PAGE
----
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Office Furniture and Facilities Layout for Employees that Perform Focused Work

by Alan Ruby / May 14, 2015

In my last mobile workplace article Programming Mobile Office Facilities, I presented example furniture and facilities neighborhood groups for the three predominant work practice styles that I first discussed in Mobile Office Work Practices. These example neighborhood groups included both the principal furniture and facilities needed to support this work practice style, as well as the ancillary and support facilities normally present in this type of arrangement. In this, and the following two articles, I will focus in on the principal furniture and facilities components that support and typify each work practice style.

Again, I’ll begin with employees that predominantly work individually or with others in a dedicated workspace. As listed in the Facilities Matrix, the principal furniture and facility elements needed for this type of work practice are enclosed offices and open workstations. This type of furniture and facility is required to provide both acoustic and visual privacy for an employee spending the majority of his or her time intensely focused on the assigned task. For open workstations, privacy partitions should be no less than six feet tall and provided with glass at the top to allow light to penetrate the workstation.


Furniture and Facilities Pic - Fentress Inc.

Normally, a land-line phone and a desk-top computer arrangement – often with multiple screens – would be provided. A desk or work surface and file storage are also supplied. Since staff members in this work practice principally remain in their office, a guest chair(s) and telephone/video conferencing capabilities would frequently be included. As implied by the term “dedicated” this type of furniture or facility would be provided on a 1:1 ratio; one workstation for each employee. Of the three work practice categories, this category requires furniture and facilities that are the most similar to those previously provided in a traditional office.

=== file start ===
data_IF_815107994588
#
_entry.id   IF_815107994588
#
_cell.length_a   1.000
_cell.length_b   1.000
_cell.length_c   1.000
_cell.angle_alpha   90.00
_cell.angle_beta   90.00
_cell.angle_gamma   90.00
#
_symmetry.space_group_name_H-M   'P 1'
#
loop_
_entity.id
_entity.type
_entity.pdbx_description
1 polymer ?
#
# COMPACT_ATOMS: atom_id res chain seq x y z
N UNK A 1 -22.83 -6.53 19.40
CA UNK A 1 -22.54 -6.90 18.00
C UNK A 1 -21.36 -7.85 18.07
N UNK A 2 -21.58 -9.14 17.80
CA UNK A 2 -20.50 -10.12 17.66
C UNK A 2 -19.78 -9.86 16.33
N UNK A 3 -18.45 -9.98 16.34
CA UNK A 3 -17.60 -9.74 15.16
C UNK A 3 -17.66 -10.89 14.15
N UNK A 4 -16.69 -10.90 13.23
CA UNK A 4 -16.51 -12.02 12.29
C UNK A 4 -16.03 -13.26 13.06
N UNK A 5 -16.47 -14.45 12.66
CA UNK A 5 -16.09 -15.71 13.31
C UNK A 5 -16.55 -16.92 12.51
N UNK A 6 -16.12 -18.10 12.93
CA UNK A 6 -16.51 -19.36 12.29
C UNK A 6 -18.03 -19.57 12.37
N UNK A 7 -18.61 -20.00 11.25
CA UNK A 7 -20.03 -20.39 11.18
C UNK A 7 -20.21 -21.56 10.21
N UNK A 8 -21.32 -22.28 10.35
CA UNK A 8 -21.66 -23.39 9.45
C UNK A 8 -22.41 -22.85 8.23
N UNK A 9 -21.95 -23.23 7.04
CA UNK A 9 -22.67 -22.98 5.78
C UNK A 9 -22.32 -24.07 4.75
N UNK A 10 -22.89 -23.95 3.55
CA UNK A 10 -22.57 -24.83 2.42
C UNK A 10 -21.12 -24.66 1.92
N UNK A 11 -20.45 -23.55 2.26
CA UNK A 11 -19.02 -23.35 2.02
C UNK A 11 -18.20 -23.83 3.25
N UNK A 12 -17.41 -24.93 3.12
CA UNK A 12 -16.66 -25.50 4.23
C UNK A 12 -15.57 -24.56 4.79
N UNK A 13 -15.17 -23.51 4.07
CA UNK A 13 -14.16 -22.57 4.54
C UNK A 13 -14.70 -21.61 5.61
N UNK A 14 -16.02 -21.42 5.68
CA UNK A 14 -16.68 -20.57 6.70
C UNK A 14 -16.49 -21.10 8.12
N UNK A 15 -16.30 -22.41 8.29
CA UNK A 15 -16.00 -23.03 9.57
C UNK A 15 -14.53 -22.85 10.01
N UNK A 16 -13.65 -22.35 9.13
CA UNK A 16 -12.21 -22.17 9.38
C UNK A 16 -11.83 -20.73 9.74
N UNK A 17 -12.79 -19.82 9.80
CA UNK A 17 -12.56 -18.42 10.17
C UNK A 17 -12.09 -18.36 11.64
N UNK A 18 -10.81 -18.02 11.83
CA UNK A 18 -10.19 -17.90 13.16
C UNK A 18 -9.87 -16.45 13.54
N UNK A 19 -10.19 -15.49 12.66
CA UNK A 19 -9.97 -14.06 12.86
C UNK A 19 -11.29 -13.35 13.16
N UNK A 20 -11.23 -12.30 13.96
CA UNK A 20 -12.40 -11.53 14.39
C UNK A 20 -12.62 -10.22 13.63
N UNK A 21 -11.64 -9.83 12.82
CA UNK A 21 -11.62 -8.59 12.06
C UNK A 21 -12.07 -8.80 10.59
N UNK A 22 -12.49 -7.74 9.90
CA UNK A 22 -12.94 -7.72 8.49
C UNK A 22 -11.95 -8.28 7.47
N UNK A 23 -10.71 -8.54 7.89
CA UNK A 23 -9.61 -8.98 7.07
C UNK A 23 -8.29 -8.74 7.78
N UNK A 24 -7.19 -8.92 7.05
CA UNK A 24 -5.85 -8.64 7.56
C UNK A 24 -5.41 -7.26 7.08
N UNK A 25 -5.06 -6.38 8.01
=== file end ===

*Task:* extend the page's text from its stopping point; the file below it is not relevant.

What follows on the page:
The following layout and illustration depict examples of a typical assigned workstation layout for this work practice type when applied to 30 staff members. This layout includes 30 open workstations that allow for individual work that requires concentration. The workstations are also supplemented with extra chairs for small meetings and individual storage. The overall neighborhood also has two areas for file storage and two small and formal conferencing areas.

8’ X 8’ Workstations for 30 Staff Members - Furniture and Facilities

Furiture and Facilities Layout - Fentress Inc.

Next, I’ll look at the furniture and facilities required for employees that predominantly work in small groups or larger teams in multiple locations within the organization.

 

 

 

Tags: Open Office Design

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Alan Ruby

Alan Ruby

Alan Ruby joined Fentress in 2002 and is one of the company's senior architects. He combines an extensive knowledge of architecture and the built environment with analytical skills. Alan is an avid scuba diver and cyclist, and a long-time collector of abstract art.